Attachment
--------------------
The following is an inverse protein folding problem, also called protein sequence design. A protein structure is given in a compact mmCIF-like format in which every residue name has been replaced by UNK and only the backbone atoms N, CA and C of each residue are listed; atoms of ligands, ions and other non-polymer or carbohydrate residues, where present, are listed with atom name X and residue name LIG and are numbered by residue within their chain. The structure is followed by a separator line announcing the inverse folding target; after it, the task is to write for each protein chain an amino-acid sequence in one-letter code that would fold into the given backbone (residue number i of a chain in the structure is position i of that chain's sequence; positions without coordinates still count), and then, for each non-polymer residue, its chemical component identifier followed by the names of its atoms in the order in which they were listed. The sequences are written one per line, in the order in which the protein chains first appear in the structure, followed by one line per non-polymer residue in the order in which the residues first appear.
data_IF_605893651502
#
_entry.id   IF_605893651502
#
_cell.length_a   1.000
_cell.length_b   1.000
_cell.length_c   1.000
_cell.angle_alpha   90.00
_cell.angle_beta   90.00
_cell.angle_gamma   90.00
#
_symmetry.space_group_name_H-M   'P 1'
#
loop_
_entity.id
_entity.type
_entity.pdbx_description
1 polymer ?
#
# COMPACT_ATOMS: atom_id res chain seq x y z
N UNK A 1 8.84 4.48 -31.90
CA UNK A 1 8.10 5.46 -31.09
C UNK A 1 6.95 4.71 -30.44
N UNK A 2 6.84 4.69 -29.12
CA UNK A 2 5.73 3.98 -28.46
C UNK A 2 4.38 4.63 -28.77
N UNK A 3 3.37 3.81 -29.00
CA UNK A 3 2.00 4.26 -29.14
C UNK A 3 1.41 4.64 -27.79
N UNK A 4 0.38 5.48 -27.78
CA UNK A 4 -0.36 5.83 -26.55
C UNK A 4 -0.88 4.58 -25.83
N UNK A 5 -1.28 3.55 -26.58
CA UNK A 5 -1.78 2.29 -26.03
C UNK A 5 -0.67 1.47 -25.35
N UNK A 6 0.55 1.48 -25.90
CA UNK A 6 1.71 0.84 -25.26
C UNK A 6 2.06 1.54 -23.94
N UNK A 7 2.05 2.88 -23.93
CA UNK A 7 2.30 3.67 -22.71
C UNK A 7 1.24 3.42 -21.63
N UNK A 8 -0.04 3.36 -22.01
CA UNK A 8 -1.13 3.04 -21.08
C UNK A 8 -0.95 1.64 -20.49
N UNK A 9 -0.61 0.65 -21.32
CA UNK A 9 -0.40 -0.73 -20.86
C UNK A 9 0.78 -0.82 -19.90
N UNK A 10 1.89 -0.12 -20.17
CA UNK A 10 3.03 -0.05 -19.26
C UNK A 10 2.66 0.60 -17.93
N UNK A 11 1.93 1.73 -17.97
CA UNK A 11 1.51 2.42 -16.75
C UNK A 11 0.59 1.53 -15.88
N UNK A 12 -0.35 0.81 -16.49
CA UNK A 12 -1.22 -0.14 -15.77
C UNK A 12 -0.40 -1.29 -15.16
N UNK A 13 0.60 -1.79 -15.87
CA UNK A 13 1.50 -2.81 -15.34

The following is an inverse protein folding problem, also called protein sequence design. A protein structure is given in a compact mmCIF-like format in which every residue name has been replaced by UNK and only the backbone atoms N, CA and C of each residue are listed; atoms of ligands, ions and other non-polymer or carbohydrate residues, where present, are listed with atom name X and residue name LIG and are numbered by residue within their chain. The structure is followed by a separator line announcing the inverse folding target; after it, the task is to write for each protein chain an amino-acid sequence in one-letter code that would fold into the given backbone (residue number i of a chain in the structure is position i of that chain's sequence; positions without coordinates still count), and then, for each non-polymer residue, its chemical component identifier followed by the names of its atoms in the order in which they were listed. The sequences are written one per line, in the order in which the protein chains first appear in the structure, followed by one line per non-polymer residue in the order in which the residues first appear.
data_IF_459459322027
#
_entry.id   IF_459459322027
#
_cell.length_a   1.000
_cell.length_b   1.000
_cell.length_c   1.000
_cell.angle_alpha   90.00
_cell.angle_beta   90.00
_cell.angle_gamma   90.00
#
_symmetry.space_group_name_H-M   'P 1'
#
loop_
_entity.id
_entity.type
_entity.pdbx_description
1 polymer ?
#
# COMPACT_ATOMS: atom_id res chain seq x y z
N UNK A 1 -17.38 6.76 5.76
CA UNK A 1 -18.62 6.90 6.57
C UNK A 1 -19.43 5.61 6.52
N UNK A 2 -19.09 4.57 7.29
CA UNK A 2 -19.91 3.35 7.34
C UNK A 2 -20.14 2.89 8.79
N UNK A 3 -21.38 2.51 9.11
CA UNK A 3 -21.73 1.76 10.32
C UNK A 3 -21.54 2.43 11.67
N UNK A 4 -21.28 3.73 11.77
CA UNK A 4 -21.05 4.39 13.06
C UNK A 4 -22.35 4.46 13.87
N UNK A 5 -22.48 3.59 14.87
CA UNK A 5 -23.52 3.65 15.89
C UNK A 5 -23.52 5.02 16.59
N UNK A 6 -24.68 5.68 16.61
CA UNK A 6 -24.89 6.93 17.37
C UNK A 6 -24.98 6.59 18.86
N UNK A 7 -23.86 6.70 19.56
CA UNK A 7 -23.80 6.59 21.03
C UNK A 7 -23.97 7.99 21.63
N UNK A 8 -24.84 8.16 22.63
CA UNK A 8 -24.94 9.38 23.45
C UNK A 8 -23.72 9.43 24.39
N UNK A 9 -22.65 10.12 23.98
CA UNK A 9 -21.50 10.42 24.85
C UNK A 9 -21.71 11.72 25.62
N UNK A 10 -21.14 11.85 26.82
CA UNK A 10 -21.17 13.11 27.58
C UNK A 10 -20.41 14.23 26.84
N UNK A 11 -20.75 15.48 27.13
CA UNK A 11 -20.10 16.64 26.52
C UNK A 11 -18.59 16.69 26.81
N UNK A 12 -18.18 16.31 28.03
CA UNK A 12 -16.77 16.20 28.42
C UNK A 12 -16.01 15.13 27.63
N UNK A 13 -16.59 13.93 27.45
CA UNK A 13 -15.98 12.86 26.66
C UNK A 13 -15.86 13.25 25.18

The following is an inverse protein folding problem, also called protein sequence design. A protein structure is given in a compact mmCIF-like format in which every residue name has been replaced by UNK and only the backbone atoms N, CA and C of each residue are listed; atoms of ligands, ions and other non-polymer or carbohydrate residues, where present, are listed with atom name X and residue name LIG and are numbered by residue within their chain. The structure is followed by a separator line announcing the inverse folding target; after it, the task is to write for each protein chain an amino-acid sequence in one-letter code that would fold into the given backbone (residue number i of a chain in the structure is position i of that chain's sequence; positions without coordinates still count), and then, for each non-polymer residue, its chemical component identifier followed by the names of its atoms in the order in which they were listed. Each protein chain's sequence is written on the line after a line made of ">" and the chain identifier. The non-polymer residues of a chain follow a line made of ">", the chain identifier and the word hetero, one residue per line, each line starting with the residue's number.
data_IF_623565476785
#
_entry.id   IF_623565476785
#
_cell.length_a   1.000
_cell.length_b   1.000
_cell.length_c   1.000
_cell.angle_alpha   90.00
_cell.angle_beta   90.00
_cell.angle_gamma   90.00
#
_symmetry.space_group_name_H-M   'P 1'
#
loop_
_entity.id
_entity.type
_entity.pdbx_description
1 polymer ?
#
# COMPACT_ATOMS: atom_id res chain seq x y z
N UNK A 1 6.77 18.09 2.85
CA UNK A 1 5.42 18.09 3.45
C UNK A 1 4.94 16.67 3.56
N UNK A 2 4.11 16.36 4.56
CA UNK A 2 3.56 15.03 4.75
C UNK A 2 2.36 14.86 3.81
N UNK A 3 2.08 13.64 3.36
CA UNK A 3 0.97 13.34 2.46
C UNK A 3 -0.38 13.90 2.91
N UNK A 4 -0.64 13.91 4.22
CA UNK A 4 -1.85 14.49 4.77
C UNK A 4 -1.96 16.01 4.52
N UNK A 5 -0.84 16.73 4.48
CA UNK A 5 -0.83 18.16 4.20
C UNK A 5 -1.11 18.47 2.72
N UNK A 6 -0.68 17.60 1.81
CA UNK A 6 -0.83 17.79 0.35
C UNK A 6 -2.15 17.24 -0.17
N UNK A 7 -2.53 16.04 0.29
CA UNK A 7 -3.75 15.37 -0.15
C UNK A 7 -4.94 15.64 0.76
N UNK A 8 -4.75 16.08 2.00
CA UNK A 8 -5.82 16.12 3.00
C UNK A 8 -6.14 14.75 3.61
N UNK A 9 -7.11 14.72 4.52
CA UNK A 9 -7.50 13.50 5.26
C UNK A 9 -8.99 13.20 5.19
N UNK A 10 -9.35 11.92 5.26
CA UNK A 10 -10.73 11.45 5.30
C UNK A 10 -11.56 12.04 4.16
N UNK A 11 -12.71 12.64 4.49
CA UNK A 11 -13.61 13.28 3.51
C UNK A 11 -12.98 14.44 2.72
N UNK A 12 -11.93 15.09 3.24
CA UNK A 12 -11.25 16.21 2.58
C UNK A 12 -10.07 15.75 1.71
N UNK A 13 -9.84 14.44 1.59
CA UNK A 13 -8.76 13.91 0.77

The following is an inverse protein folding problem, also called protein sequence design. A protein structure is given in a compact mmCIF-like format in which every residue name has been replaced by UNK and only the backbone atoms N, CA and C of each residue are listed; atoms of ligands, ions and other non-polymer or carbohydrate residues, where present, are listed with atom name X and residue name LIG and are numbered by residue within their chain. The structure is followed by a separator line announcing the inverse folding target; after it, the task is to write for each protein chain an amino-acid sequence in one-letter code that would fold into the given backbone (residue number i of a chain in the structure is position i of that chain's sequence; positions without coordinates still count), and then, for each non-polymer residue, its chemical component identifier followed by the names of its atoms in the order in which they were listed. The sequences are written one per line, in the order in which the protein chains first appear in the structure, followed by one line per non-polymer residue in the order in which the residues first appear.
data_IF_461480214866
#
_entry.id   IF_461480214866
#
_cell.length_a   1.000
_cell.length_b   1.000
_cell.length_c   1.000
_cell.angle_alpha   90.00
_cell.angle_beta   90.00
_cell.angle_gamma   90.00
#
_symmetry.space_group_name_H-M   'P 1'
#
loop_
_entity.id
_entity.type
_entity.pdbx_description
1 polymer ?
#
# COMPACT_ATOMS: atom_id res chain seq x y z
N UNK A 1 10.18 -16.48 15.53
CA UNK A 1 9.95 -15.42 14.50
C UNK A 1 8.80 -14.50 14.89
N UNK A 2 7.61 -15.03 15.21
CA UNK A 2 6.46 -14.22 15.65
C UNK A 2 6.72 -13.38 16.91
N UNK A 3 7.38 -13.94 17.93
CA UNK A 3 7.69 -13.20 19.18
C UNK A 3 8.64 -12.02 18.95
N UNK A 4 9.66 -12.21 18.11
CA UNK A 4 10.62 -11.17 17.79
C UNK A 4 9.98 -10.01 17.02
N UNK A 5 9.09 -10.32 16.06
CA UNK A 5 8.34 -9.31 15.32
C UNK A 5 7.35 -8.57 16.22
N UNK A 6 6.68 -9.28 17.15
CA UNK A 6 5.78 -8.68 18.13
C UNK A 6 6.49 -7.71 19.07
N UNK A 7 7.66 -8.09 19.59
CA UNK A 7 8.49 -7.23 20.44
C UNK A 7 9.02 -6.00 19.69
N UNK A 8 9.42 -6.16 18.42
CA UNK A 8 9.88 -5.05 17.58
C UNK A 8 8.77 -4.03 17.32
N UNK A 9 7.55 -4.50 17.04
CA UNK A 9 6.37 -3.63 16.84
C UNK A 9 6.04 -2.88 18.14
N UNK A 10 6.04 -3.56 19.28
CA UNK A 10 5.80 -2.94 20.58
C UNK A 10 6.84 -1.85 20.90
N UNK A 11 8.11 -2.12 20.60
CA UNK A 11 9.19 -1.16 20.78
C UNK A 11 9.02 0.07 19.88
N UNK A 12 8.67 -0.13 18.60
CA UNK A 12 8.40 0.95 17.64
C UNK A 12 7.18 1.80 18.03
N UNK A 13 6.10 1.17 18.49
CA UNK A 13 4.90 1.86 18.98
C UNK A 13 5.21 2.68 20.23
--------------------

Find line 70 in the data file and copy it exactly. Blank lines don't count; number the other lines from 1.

_cell.angle_gamma   90.00